It was the wrong season. It wasn’t Hanukkah it was Passover. It was the time for the lamb not for palm branches. But when you desperately need a hero, a guru and a celebrity it is amazing what one will do. The story of Judas Maccabaeus is fascinating. The retaking of Jerusalem and the cleansing of the Temple is certainly heroic and inspiring. The heroes of the Church will change. Trying to re-invent one will look and feel strange because a new hero is being birthed right now. During my lifetime I have lived through many heroes of the Church, major Church celebrities have emerged because we have made them so. I enjoyed doing so, bought their books, dwelt on every word and loved it until I discovered they all like me had feet of clay. Some will still want to try and bring Hanukkah out at Passover but it won’t last and it will look ridiculous because the new heroes will be the plethora of frontline workers who every single day with courage went out to work amongst the pandemic. Some of these ordinary people will become famous again like did Florence Nightingale, Marie Curie and interestingly Joseph Lister who in the 1860s promoted sterile surgery and the practice of washing hands before surgery. But other heroic stories will be told of Pastors and Church leaders such as one posted online yesterday by my friend Mike:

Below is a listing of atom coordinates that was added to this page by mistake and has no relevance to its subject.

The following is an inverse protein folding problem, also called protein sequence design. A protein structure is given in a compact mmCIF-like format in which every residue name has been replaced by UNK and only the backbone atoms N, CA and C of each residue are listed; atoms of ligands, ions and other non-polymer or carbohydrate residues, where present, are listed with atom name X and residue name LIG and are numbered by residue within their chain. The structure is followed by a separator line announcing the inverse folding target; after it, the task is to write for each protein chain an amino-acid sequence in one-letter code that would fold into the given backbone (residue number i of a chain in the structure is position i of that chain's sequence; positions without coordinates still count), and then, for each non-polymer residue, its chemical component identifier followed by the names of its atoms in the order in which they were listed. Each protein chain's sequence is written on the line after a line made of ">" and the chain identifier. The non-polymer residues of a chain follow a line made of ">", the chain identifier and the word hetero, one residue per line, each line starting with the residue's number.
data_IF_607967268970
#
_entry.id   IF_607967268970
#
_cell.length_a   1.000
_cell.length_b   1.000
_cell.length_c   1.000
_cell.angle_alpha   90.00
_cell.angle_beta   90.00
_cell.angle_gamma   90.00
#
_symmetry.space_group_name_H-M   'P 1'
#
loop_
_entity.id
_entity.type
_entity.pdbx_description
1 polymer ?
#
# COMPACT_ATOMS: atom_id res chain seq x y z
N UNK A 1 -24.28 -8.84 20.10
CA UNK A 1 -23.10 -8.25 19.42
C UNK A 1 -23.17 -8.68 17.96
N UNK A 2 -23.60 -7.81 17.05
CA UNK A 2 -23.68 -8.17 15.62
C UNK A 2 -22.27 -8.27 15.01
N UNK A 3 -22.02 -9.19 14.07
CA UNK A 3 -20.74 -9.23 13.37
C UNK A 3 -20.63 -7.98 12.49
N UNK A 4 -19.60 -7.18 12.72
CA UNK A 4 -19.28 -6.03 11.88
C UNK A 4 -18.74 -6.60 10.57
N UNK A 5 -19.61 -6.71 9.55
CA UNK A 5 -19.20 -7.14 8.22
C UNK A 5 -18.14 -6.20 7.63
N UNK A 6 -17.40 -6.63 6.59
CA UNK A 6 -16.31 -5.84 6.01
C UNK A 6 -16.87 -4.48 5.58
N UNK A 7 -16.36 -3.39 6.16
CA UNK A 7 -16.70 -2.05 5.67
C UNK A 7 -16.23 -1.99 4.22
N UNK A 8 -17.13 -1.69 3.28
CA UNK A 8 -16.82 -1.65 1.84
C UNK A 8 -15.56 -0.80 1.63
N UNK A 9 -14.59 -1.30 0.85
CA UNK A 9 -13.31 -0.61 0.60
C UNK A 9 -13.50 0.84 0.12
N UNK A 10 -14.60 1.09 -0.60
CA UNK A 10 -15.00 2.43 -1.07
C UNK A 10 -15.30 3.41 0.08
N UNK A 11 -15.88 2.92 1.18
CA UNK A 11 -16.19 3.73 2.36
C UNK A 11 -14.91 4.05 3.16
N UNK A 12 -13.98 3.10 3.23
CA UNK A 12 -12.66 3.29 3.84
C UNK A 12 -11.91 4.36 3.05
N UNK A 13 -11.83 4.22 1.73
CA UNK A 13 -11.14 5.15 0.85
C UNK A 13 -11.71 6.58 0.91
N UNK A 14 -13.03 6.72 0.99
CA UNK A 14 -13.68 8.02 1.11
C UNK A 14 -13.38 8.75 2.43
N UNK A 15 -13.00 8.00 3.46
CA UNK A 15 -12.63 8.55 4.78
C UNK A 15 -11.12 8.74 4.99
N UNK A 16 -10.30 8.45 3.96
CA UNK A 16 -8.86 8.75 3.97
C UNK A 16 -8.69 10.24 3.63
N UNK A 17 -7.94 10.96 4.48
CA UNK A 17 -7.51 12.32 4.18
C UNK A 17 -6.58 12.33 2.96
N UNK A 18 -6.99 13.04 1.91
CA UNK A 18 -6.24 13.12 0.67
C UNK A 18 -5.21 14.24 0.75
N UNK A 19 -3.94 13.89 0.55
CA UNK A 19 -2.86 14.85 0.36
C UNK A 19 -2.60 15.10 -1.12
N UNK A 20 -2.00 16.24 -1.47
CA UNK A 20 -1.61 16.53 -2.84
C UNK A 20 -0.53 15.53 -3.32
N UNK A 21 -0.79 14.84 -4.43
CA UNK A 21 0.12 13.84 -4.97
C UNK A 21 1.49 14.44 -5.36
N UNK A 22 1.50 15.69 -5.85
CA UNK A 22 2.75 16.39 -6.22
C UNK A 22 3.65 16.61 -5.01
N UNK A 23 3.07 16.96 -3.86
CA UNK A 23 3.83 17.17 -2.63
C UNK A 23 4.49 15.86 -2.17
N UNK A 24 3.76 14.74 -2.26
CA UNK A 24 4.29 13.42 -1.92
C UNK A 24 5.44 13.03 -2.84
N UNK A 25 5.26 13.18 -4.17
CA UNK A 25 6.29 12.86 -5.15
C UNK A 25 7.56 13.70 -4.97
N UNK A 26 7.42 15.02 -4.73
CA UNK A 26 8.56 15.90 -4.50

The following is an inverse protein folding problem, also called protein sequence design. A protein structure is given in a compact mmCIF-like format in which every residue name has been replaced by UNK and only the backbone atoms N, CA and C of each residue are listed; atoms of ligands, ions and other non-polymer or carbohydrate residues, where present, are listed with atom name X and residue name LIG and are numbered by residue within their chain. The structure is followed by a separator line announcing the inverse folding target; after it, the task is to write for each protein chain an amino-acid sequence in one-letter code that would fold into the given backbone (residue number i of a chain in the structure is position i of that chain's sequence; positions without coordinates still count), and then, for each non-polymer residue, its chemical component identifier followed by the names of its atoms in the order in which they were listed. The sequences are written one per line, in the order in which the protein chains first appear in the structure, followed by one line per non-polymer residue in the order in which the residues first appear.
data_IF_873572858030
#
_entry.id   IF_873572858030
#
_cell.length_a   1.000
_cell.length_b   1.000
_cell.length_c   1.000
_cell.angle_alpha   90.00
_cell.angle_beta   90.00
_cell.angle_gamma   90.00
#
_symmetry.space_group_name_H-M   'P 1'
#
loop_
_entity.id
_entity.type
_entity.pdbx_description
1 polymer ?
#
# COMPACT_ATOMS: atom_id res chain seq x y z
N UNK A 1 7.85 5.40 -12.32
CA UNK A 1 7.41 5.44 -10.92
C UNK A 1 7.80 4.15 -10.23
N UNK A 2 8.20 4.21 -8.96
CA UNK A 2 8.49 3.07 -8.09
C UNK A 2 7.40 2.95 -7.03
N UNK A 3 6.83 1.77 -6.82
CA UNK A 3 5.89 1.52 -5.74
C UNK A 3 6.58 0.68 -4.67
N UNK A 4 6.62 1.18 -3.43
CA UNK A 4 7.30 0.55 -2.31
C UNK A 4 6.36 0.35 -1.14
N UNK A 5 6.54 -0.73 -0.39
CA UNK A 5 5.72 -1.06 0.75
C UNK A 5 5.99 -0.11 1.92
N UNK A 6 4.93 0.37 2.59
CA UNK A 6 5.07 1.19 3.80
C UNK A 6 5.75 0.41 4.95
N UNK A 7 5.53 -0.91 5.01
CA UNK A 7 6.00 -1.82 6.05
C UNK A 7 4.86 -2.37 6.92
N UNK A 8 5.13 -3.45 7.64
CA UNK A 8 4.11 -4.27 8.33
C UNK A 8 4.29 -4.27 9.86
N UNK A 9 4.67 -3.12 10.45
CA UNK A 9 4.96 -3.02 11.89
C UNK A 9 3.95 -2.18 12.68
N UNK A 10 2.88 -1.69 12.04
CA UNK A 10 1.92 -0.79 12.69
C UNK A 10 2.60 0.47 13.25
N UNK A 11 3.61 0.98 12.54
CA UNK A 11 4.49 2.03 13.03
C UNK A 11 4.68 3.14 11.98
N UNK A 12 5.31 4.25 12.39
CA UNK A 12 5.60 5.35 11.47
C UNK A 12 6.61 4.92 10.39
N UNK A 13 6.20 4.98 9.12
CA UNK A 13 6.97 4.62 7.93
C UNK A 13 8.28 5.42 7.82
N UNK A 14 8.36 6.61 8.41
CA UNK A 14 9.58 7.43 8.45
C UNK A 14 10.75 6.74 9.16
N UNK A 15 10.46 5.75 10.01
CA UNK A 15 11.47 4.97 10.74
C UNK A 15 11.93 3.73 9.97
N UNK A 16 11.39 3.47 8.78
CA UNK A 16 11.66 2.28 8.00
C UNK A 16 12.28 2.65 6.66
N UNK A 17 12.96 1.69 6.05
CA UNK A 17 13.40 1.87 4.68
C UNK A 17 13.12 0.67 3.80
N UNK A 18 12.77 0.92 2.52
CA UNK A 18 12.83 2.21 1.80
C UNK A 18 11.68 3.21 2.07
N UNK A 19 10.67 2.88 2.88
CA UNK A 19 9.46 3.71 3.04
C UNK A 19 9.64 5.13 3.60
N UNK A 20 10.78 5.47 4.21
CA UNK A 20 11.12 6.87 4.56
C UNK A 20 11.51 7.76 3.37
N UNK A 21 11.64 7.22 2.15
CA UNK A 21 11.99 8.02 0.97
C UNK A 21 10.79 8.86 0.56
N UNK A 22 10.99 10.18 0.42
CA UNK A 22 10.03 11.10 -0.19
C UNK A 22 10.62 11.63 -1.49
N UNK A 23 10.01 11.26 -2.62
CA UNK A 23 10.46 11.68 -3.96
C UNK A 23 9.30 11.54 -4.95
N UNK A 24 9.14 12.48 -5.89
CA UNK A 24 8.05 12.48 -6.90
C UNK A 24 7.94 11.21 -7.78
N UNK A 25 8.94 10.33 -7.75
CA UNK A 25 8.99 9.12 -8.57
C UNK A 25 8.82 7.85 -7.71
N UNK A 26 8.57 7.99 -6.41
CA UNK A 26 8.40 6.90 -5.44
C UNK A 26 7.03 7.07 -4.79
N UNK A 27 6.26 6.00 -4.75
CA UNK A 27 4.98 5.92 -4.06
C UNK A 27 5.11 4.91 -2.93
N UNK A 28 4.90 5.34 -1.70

A testimony by Dr Julian Urban, a 38-year-old doctor in Lombardy

Up until two weeks ago, my colleagues and I were atheists…I always laughed at my parents when they went to church. Nine days ago, a 75-year-old pastor came to us for medical help. He had grave respiratory problems, but he had a Bible with him and it impressed us that he was reading the Bible to the people who were dying and holding their hands.

We were all tired, discouraged doctors, psychologically and physically spent, and so we found that we were listening to him… We realized that we have reached the limits of what man can do. We need God, and we have begun to ask for his help, when we have a few moments free. We cannot believe that we who were fierce atheists are now seeking for interior peace by asking the Lord to help us…

The 75-year old pastor [has now] died. Despite the fact that in the last three weeks we have had over 120 people die in our unit, and we are all exhausted and feel destroyed, he succeeded, despite his own condition and our own difficulties, to bring us a PEACE that we no longer hoped to find.

The testimony was gathered by Gianni Giardinelli and translated by Giuseppe Pellegrino.

 

Jesus didn’t ride on a warhorse but an animal representing the common people. He rode from the house of poverty (Bethany) to the oppressed and the marginalised. There will come a day when He will ride a horse of judgment. But the scene is bizarre as all around him signs of Hanukkah is celebrated and yet He rides in saying ‘I’m not that kind of hero’. I’m here as a different king to the one you are used to. The tables have indeed turned. The true king has come and He is found in the marketplace.

Possible tensions during lockdown: the veiled offence.

Possible tensions during lockdown: the veiled offence.